Sher Plunkett was born the son of Carlton and Virginia Plunkett of Fort Smith, Arkansas on October 13, 1938 and passed away unexpectedly on December 24, 2021, at his home in Springfield, Virginia. He is survived by his wife of over forty years, Peggy Plunkett, and three sons — David, Sheridan and Alexander.
Sher lived an extraordinary life as an anthropologist specializing in Asia studies with field work in India, Pakistan and Nepal and as a Foreign Service Officer with the United States Agency for International Development (USAID).
Sher was an avid reader and he once cited the importance of Stuart Chase’s book, “The Proper Study of Mankind” for his lifelong focus on how social scientists and, specifically, anthropologists can provide the analysis and insights necessary to solve problems faced by mankind. Leaving Arkansas in 1956, Sher won a full scholarship to the University of Chicago and went on to complete an undergraduate degree followed by the award of a Woodrow Wilson Fellowship for graduate studies. A doctoral program in South Asia anthropology followed in 1963 at the University of California – Berkley with field work in India. This led to a job providing cultural training at the University of California – Davis to one of the first Peace Corps groups to India. More field work in India and Pakistan was followed by teaching positions at the University of Virginia and Davidson College in North Carolina.
In 1979, Sher began working with USAID in Pakistan and was commissioned a Foreign Service Officer. After Pakistan, he served as an anthropologist/evaluation officer in USAID Bangladesh through 1984. Sher received an appointment as a visiting professor at Colorado State University in 1985 followed by a four-year assignment with the Science and Technology Bureau in USAID Washington where he was a major player in the design and implementation of a land mark environmental program – DESFIL (Development Strategies for Fragile Areas) project. USAID Nepal was his next assignment (1989 – 1991) in the agriculture office where Sher applied his social and cultural analysis skills to establish sustainable irrigation models that are still being implemented there today.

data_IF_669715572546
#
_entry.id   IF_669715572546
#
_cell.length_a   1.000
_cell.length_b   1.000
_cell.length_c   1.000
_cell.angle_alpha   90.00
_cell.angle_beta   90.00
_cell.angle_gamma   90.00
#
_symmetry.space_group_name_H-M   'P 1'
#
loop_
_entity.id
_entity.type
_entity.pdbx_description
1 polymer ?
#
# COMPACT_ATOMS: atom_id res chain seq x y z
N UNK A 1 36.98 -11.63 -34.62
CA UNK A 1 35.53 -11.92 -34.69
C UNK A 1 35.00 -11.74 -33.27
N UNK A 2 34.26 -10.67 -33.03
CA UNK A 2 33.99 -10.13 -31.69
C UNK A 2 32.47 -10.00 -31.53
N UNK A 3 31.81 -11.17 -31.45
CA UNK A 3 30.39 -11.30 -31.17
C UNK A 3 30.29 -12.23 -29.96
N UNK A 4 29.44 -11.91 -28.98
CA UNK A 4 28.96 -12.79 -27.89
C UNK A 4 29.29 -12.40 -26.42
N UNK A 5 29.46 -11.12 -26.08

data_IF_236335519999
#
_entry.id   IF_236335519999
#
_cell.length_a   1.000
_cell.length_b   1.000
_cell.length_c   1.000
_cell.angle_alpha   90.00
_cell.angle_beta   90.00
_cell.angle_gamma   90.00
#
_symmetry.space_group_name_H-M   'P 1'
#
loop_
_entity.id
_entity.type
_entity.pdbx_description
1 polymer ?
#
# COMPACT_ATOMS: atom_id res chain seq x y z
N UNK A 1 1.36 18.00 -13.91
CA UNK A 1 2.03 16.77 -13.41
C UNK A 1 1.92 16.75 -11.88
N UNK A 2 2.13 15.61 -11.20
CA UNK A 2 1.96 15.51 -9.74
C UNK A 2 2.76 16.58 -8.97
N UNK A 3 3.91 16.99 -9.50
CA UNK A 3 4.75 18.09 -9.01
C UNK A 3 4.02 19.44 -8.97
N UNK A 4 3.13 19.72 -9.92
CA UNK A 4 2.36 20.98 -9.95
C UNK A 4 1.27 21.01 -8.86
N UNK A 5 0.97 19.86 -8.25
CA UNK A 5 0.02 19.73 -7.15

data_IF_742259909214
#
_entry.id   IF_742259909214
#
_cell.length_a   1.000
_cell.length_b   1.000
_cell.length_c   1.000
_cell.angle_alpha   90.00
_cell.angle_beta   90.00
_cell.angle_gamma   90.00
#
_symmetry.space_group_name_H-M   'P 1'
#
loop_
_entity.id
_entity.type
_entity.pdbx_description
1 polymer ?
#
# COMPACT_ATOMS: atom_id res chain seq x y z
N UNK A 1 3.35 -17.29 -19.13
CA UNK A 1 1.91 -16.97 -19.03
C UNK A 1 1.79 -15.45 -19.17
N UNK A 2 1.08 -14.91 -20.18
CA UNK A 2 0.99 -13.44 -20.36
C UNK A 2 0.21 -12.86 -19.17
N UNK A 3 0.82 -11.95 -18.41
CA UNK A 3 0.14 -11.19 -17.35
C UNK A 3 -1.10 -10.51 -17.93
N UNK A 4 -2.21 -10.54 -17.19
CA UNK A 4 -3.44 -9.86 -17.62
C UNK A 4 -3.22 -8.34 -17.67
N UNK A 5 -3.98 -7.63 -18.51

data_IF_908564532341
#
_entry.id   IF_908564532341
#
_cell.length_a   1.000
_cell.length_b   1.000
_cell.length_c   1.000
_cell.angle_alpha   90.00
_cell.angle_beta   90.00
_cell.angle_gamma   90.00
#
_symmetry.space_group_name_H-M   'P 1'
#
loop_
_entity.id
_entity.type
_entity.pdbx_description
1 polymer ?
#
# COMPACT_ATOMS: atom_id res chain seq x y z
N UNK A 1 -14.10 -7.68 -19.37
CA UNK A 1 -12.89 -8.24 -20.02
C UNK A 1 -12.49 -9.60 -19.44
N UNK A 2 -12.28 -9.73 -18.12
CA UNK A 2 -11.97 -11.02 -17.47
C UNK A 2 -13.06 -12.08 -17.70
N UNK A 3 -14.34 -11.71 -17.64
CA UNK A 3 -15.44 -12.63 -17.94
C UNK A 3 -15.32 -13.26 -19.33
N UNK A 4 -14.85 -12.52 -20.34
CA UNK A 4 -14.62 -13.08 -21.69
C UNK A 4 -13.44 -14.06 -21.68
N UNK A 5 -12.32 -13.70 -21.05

From 1992 through 1998, Sher returned to Washington and worked on a comprehensive technical assistance program supporting USAID missions throughout Latin America. During this period, Sher also worked on a major reengineering initiative and developed a “customer service” approach to make USAID programming more responsive and effective in achieving U.S. foreign policy objectives and serving the interests of stakeholders and program beneficiaries. Sher’s last overseas assignment in USAID was in Peru with the Alternative Development Program. His efforts to design and implement the program resulted in a significant increase in small scale farmer incomes and played a key role in reducing the production of coca leaf (used in the production of cocaine) in Peru. Sher returned to Washington DC in 2002 and finished his career in the Latin America Bureau.
After retirement, Sher taught at George Washington University, worked with the Foreign Affairs Counter Threat (FACT) course as a Deputy Chief of Mission role player in the fictious country of Erewhon, undertook several short-term consulting assignments, and volunteered with the Fairfax County Medical Reserve Corps. Sher was a good friend, a valued colleague, a loving husband and father, and a patriot. He will be missed.
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